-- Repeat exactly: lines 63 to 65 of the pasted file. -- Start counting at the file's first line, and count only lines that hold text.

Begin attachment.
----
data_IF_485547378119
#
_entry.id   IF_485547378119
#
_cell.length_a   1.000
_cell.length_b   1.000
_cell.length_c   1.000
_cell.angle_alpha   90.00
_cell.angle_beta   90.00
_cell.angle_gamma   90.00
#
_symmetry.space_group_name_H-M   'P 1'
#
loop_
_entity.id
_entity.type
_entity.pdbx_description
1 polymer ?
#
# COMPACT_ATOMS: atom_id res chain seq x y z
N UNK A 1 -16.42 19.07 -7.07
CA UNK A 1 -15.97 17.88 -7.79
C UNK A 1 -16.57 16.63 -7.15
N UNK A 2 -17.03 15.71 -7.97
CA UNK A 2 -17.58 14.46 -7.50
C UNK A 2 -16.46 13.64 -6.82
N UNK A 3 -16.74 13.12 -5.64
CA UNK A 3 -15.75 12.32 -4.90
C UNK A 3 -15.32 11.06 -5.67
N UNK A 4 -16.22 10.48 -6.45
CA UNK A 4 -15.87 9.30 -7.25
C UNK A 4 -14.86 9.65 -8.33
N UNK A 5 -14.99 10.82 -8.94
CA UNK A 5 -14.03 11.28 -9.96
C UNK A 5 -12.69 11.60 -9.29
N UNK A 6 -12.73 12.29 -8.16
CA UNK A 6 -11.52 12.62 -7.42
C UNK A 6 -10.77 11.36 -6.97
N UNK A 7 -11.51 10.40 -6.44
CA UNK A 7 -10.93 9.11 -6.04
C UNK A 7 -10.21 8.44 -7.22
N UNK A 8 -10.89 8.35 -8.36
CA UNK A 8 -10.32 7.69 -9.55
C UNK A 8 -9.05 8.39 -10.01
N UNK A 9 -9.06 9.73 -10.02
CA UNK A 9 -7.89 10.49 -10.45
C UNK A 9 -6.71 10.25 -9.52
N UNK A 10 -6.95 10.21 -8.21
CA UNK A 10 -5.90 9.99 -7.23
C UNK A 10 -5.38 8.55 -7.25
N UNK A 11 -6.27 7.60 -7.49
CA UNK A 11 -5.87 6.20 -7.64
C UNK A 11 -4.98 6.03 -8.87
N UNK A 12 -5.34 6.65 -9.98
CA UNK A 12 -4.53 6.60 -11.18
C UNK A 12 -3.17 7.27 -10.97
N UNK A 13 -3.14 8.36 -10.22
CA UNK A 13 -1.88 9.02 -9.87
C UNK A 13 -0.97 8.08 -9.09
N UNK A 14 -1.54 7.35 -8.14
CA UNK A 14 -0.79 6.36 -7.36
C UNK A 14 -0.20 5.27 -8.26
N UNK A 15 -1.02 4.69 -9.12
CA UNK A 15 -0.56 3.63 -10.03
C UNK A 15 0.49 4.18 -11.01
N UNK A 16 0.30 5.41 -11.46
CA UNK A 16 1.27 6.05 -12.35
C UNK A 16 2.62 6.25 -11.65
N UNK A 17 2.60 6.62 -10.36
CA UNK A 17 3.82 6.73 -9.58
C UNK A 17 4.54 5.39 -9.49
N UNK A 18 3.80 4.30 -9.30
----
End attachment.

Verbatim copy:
N UNK A 15 -1.02 4.69 -9.12
CA UNK A 15 -0.56 3.63 -10.03
C UNK A 15 0.49 4.18 -11.01